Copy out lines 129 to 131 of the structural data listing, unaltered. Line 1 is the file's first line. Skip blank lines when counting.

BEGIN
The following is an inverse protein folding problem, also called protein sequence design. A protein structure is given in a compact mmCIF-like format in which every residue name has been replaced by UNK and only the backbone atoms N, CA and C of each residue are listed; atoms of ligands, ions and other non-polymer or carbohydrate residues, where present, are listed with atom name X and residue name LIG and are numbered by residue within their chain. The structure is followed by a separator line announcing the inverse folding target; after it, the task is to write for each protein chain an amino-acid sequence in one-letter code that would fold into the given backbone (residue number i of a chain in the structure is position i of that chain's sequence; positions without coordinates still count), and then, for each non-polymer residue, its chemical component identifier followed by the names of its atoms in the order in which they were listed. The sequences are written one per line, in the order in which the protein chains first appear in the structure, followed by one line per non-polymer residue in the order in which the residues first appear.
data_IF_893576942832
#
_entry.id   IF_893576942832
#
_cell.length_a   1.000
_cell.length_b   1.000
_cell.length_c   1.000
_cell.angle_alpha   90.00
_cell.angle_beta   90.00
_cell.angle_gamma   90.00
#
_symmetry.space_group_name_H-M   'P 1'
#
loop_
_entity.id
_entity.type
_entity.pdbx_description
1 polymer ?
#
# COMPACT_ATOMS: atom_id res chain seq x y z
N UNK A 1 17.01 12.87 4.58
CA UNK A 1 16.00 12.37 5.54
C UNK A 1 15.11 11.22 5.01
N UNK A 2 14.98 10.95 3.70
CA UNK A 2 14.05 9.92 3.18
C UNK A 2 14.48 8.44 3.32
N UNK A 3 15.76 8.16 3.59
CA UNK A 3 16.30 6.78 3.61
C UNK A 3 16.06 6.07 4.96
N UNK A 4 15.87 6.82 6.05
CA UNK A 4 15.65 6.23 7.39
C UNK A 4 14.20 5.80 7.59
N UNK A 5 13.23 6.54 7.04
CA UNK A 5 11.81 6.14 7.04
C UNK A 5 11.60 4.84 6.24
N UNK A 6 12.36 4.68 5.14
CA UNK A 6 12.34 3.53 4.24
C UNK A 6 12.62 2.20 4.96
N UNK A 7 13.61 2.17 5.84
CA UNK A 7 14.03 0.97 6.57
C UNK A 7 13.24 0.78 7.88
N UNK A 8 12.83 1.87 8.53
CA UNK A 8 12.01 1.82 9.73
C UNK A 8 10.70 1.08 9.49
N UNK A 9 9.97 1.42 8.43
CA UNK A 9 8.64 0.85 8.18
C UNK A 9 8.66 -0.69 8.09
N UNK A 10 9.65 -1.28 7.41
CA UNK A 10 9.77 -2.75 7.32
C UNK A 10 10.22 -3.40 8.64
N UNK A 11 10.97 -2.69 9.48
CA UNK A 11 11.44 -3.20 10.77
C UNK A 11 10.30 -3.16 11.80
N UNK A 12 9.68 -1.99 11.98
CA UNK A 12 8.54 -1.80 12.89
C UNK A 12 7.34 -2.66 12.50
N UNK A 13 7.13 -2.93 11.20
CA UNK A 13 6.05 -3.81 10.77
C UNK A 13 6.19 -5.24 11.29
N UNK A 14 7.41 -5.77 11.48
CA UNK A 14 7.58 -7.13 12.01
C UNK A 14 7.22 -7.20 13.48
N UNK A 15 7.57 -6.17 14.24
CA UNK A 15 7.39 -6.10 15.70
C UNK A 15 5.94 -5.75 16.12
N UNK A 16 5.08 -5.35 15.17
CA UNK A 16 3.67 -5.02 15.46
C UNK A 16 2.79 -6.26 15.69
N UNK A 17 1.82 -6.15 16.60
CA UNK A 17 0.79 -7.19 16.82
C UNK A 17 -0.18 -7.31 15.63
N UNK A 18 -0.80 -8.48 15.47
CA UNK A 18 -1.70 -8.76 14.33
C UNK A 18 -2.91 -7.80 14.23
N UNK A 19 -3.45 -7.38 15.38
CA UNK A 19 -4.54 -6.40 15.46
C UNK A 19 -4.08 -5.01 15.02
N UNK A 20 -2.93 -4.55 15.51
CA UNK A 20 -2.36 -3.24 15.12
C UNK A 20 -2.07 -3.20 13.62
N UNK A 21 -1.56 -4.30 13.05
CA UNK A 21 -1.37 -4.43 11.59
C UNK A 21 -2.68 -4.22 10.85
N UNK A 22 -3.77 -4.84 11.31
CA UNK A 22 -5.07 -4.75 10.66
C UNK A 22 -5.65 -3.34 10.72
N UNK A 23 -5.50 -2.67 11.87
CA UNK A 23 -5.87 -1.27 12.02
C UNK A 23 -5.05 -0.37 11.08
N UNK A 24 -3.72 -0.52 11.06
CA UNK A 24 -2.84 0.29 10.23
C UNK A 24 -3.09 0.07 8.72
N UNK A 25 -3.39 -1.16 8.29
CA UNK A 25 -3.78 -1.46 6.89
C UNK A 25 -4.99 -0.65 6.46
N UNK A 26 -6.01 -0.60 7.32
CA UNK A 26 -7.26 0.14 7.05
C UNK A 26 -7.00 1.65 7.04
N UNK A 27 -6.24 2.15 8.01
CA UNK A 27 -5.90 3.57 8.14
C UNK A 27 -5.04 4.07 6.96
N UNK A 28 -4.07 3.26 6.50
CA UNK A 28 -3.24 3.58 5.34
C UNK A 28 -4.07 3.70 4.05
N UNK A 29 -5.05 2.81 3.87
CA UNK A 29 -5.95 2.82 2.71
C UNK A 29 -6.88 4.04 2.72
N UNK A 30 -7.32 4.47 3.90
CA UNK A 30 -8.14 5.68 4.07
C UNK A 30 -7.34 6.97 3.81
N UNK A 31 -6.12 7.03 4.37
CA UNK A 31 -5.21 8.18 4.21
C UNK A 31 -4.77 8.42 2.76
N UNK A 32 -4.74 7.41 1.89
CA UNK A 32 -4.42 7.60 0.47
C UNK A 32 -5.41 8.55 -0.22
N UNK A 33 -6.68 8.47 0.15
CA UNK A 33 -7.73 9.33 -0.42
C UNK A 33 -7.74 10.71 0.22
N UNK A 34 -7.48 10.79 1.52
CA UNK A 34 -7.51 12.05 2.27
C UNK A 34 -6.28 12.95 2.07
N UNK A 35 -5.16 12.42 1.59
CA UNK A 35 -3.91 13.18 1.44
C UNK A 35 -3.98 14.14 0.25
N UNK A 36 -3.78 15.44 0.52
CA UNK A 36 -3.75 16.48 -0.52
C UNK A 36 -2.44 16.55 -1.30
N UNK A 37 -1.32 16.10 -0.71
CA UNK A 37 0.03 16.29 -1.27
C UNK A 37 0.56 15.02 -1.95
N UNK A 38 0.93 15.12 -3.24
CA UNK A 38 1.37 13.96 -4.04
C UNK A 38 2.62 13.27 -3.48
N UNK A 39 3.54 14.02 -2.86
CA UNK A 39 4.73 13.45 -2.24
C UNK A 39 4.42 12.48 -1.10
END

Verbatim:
C UNK A 36 -2.44 16.55 -1.30
N UNK A 37 -1.32 16.10 -0.71
CA UNK A 37 0.03 16.29 -1.27